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¡Dinas Po wis Jottings.

Ilantwit-Iajor Notes.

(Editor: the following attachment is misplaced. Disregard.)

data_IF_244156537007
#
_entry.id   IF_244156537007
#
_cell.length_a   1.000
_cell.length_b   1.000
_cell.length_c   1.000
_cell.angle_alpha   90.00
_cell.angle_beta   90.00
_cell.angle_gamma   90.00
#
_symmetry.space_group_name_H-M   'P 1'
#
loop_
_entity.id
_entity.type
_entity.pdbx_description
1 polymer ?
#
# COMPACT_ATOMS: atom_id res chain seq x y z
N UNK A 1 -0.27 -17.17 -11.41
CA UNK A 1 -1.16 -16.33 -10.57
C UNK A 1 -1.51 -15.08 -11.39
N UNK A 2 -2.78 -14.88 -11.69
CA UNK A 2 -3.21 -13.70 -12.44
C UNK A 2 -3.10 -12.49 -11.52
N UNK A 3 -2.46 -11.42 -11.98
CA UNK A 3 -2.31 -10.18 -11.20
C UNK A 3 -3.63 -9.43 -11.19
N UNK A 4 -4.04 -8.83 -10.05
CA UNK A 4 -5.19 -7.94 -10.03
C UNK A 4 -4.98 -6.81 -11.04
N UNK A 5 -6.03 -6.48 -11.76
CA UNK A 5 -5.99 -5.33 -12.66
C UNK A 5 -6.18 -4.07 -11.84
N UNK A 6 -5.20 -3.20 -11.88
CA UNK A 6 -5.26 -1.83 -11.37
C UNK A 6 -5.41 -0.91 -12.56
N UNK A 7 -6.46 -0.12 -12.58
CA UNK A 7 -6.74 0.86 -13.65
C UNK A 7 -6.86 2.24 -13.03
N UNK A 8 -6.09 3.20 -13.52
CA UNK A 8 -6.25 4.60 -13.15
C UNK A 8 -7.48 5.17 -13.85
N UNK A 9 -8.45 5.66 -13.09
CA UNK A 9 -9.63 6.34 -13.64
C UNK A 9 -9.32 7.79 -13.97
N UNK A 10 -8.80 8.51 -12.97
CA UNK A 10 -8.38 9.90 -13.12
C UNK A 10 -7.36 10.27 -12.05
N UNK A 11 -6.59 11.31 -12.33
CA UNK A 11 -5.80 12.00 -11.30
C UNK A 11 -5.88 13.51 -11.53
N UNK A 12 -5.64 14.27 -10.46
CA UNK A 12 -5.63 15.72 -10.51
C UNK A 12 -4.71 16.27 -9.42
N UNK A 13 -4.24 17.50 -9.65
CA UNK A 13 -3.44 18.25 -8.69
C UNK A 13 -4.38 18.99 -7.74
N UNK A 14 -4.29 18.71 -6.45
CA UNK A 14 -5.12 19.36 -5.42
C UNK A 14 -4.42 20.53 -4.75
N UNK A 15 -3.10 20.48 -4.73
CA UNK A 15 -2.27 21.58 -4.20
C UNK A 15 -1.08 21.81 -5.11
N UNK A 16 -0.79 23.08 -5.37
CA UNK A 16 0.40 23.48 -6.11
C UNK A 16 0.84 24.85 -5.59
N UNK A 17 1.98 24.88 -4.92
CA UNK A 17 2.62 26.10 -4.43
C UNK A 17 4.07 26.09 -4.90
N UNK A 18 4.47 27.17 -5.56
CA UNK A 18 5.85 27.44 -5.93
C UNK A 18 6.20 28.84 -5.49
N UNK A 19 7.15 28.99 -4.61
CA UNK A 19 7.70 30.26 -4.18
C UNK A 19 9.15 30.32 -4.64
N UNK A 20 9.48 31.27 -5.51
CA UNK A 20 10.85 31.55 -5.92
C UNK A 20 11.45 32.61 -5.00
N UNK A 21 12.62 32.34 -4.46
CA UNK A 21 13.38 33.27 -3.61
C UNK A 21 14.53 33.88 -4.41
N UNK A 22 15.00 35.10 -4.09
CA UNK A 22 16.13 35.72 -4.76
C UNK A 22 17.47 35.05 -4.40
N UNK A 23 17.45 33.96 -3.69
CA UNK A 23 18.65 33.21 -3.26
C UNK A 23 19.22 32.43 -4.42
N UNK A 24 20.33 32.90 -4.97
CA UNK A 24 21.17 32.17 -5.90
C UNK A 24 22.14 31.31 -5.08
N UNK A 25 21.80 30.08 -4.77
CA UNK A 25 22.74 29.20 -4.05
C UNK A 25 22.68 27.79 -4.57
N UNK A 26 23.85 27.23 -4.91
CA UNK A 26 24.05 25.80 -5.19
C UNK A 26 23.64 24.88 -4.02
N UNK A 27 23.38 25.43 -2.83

| CORRESPONDENCE. I The Editor does not hold himself responsible for | the opinions of his Correspondents. j THE LOCAL HISTRIONIC SOCIETIES: I TO THE EDITOR. SIR.—Will you kindly allow me, through the medium of your valuable paper, to correct an error which appeared in your contemporary's last issue. In that issue he describes the Barry and Cadoxton Histrionic Society as the only local society. This is incorrect, as there are two societies—the Barry and Cadoxton Histrionic Society and the Barry (rarrick Histrionic Society. The" Garrick" Society, which is composed entirely at local people, will give a performance on the 10th, at the Theatre Royah of The Trial Scene from the Merchant of Veincc," und a comedy. My Wife's Maid, and the proceeds of the performance will be giren to the land now being raised for the relief of the sufferers by the l'ecent deplorable col- liery disaster at Pbntypridd. A full house is anticipated, as the performance will certainly be above the average, and its object will meet with the approbation of every kindly-hearted person.— Believe me, yours, Sec., F. W. CORNISH, -Hon. Sec. of the Barry Garrick" Histrionic Society, Cadoxton. SUN DAI SCHOOL UNION FOR THE DISTRICT. TO THE EDITOR. felK, "iome time ago, at the Ministers' Fraternal L nion, the question of establishing the above- named Union was considered also an united demonstration of all Sunday Schools in the dis. trict on August Bank Holiday, and the Rev. J. H. Stowell, hon. secretary, convened a meeting at the Bible Christian Chapel, Barry Dock, inviting re- presentatives from each school in the district, and a large number of Sunday School worKers met, and, after considering the question from its various aspects, it was resolved that each one present be requested to explain to his or her fellow-teachers the nature of the project, and at a subsequent meeting, to-be held at the same place, reports from all schools be griven, and desiring the presence of all teachers to take part in the meeting. At this large meeting several reports were given, which seemed favourable towards the proposed Union, but after a lengthy discussion it was decided to elect twelve teachers (represen- tative) to draw up a scheme and report to a general meeting later on. Now, sir, out of the twelve gentlemen elected at the first committee meeting five were present, together with the secre- tary at the next meeting only three. So the latter gentleman desires me to explain to the public, through the medium of your paper, that for the want of interest the Sunday School Union and united demonstration in the district will fall through. Thanking you in anticipation of your giving insertion to the above.-t am, yours truly „ w- E. CLARKE, Secretary. 30, Robert-street. ■ OH, THAT I WERE DEAF TO THE EDITOR. DEAR SIR,—As a humble ratepayer of Holton, I write to ask how it is that strangers are allowed in this neighbourhood to destroy the peace of mind of the residents. Every evening until a late hour our ears are saluted with a pandemonium uoise, hurled forth from the brazen throats of barrel organs, steam whistles, and-I hardly know what. I have been told that ail this was to be heard just outside a place of worship where, on Saturday night, a competitive meeting mis to have been held. But it did not corne off. Just imagine a young lady endeavouring to sing Sleep. g«ntle lady"; When peace likea river": or even "The lost chord," with all the tumult and discord out- sirte. It would, indeed, have been a case of losing the cord-or temper, and all this at the end of the nineteenth century, with its boasted civilisation. But let me draw the curtain, and only hope that when the competitive meeting is held a fortnight hence quietness will reign supreme.—By giving publicity to these few lines you will win the grati" tude of A HUMBLE RATEPAYER. | Holton, April 25, 1893. [ WAN TEJJ-A CYCLE-REPAIRING ESTABLISH- MENT. TO THE EDITOR. SIR,-Will you allow me through the columns of your widely circulating journal to call atten- tion to the entire absence in the Barry and Cadox- ton district of an establishment where cyclist can have their machines repaired or purchase accessories. Although Barry is ahead in most things I am sorry to say it is sadly lacking in this respect. At the present time there are upwards of 100 cyclists in this locality, and in addition to the two clubs already in existence I understand that another will be started next week. Now, Sir it does seem strange that with so many cyclists in a district—and they will provide a considerable amount of work during the season—it is neeessarv for them to go to Cardiff to have their machines repaired, or if they desire to purchase accessories. Cannot some enterprising nutehauie start a cycle repairing establishment in Barry or Cadoxton. Thinking you in anticipation.—I am, &c., CYCLIST Barry Dock, April 25th, 1893. .-d .!P"


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